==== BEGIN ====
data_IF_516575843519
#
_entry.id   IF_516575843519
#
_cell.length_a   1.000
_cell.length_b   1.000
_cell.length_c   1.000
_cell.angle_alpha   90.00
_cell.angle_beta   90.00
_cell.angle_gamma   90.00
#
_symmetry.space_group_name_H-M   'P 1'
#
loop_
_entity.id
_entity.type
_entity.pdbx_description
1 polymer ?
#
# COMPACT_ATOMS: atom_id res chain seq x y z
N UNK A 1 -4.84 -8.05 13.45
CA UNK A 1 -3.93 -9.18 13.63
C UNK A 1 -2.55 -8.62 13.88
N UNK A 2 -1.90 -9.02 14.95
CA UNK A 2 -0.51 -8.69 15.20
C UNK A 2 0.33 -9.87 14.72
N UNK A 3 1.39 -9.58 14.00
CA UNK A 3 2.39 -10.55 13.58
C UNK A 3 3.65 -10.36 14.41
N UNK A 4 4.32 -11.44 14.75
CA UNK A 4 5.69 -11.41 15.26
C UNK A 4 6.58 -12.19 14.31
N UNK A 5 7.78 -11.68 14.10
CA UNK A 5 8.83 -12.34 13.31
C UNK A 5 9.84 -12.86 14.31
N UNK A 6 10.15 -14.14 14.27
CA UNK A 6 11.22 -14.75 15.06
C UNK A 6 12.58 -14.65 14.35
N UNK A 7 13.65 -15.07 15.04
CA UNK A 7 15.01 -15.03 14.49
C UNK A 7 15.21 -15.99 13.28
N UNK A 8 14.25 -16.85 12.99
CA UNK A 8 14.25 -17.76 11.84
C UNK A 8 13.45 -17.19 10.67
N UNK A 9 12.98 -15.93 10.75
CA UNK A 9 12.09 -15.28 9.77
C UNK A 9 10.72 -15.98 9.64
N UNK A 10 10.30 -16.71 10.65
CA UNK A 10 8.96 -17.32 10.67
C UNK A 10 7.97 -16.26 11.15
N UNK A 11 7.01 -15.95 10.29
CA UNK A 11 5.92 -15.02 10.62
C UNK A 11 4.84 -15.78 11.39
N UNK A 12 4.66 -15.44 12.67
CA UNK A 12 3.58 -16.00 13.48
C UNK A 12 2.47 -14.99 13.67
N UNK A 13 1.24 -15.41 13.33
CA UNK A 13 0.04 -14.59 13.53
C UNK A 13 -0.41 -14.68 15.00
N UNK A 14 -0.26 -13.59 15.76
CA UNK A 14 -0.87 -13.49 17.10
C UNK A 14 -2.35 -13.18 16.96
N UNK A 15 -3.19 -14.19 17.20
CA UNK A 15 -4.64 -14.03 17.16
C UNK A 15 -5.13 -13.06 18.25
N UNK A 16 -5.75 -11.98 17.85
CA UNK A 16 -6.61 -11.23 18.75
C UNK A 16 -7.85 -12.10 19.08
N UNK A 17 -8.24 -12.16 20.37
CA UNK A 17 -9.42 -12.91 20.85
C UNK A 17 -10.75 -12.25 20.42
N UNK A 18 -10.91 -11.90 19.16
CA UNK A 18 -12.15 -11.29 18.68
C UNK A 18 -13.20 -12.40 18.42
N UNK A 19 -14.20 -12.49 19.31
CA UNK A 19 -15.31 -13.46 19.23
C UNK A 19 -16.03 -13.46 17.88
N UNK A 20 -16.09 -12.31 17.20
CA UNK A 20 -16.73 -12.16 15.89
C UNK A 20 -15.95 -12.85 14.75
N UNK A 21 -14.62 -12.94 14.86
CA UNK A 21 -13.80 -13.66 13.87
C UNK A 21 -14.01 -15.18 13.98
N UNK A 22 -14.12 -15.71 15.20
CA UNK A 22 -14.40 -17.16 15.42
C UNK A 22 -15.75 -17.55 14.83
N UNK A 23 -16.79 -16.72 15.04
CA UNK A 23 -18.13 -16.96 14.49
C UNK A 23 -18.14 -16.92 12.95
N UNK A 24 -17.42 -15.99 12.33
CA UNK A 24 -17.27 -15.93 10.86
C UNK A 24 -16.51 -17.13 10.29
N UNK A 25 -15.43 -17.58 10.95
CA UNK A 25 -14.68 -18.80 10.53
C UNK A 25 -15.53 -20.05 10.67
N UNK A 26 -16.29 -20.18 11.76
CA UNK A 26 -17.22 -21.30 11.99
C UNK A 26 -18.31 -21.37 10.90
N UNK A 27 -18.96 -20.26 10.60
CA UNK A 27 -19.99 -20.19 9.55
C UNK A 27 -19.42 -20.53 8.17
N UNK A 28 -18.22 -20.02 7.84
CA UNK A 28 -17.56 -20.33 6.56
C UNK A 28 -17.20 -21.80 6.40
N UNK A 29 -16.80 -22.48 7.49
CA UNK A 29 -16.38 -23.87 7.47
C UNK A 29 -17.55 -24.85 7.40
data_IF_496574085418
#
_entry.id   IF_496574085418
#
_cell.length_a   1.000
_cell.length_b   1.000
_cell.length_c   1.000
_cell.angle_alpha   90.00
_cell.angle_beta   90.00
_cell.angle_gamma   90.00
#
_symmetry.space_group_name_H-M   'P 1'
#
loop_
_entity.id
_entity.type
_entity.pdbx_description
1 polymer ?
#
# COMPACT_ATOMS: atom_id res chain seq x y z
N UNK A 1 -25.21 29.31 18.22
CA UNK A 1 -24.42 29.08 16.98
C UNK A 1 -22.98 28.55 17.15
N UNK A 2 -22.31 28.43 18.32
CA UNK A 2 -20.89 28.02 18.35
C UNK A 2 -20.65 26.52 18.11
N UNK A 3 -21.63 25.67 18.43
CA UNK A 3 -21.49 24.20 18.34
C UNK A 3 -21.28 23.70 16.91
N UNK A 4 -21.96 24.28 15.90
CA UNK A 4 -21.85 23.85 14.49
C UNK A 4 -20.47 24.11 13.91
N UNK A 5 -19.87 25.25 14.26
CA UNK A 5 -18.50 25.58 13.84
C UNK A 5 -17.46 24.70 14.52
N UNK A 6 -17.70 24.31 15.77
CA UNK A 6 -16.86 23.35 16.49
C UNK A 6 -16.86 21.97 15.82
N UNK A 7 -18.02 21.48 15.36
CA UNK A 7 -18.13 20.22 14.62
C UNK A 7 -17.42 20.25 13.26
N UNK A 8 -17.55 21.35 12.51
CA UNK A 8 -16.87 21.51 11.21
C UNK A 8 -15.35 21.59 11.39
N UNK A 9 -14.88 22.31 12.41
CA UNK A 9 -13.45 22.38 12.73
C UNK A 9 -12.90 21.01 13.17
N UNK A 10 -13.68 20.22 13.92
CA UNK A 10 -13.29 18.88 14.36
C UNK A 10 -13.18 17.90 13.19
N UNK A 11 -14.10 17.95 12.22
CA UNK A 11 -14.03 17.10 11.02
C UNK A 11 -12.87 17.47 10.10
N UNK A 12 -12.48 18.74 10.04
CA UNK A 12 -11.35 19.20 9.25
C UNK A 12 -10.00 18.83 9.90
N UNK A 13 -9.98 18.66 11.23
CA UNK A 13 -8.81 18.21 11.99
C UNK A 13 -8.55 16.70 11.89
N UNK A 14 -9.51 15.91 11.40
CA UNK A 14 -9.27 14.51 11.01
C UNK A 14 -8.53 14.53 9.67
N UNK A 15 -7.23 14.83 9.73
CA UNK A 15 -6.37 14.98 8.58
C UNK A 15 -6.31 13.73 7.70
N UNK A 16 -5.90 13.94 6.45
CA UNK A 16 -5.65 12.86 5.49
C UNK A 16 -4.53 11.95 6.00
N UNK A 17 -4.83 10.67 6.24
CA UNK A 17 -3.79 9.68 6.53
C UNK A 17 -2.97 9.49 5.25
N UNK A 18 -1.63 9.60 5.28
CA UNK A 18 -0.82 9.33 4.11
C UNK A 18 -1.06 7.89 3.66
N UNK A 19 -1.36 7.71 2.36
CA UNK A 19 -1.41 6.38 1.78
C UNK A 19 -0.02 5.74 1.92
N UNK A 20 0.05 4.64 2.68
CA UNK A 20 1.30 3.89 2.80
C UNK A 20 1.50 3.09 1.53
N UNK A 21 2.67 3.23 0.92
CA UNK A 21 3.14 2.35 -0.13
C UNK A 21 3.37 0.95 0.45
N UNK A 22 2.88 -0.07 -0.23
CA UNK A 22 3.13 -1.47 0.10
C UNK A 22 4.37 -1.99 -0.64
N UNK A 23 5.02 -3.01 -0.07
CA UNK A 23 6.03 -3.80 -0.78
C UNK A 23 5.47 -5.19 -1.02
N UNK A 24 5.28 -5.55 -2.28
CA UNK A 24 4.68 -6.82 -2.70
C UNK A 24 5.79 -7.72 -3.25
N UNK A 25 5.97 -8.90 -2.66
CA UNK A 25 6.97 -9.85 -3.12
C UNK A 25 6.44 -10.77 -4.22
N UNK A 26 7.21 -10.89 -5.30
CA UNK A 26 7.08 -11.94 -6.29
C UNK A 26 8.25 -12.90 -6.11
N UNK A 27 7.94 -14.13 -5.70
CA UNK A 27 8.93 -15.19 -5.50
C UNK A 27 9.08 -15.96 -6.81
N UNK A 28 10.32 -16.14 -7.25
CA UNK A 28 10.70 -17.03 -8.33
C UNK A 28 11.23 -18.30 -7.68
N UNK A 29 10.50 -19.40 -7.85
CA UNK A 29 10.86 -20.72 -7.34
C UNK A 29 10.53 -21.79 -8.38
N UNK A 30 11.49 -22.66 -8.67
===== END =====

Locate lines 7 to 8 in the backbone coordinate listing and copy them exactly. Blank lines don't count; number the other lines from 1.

_cell.length_c   1.000
_cell.angle_alpha   90.00